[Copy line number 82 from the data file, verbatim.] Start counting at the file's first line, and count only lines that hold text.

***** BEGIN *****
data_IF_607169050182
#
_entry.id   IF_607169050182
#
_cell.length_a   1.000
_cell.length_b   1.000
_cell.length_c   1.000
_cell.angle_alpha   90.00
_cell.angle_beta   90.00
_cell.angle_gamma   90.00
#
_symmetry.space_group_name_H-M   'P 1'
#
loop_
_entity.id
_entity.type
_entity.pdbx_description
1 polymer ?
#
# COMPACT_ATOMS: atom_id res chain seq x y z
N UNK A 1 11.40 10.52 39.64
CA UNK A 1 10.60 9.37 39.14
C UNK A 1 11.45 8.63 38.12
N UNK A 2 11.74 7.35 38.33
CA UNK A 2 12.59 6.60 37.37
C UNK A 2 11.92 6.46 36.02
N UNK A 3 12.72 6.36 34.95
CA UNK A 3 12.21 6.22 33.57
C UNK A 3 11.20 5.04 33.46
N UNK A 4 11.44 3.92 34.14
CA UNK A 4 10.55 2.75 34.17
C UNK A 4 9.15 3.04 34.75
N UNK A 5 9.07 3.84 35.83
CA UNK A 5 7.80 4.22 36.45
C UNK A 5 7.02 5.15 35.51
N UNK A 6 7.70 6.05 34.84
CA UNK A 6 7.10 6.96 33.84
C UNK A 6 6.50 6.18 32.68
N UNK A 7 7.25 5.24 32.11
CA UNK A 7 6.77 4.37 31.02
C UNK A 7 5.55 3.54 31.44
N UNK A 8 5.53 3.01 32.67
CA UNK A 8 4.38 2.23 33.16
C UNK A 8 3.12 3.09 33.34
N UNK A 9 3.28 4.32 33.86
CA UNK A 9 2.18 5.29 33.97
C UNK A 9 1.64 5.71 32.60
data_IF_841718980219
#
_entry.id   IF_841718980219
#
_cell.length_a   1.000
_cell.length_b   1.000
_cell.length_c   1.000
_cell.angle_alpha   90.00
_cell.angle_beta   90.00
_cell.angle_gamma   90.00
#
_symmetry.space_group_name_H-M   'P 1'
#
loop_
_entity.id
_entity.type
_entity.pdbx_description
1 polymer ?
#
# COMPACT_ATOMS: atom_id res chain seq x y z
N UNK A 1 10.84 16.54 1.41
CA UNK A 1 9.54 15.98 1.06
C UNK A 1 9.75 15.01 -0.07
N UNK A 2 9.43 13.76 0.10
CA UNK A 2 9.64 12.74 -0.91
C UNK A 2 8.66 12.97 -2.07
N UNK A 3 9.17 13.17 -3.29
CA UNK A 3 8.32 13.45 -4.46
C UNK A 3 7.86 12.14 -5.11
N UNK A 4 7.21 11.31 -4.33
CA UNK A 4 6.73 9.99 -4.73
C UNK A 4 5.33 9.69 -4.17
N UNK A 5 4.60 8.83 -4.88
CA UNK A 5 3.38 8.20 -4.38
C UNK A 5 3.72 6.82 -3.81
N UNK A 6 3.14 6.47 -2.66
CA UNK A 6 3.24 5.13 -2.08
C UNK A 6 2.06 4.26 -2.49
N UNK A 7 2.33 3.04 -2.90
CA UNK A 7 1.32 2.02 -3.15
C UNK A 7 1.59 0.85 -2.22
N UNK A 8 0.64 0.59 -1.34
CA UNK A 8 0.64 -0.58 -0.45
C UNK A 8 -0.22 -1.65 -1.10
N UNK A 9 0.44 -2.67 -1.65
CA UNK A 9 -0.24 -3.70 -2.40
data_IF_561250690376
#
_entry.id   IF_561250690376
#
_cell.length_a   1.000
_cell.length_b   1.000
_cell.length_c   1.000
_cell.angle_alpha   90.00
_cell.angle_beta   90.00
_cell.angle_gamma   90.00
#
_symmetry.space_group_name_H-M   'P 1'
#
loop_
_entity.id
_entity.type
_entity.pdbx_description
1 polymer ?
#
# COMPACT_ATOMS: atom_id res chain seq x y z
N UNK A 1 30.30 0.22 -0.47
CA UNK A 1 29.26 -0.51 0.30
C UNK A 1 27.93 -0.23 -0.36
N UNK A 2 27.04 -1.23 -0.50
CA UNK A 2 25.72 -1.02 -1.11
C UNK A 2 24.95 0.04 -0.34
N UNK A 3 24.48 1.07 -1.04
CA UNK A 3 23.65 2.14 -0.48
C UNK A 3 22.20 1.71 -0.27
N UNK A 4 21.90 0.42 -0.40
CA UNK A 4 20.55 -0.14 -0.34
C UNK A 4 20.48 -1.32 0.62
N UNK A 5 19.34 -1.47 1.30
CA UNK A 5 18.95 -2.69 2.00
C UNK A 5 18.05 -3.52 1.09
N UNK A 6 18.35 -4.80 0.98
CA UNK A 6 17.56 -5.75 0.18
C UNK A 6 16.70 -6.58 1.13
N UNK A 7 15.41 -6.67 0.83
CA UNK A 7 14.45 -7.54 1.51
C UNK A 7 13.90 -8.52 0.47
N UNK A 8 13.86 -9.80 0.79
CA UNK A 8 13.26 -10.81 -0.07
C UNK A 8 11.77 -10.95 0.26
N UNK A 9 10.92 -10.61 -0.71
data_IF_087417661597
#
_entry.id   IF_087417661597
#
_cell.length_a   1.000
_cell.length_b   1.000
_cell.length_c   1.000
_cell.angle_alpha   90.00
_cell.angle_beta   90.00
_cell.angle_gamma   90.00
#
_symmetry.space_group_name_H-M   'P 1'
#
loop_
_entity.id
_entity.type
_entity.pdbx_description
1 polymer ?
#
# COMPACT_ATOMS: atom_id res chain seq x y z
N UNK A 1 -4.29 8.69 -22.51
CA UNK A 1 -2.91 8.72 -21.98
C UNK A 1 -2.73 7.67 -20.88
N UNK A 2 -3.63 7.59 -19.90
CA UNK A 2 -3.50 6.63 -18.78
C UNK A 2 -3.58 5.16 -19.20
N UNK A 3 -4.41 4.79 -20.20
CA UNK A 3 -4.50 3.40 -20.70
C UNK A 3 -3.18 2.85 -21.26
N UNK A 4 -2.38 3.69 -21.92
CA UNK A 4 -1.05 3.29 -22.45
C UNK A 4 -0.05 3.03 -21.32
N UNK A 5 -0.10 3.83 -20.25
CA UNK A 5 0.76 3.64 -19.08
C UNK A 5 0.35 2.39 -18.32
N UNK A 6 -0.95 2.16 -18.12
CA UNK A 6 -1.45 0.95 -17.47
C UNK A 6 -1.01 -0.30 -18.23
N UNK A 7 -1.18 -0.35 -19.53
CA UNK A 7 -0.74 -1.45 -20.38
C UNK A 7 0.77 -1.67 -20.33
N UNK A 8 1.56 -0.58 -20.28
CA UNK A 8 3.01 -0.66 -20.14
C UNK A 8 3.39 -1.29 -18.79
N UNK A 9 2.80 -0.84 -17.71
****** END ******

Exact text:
C UNK A 5 3.72 6.82 -3.81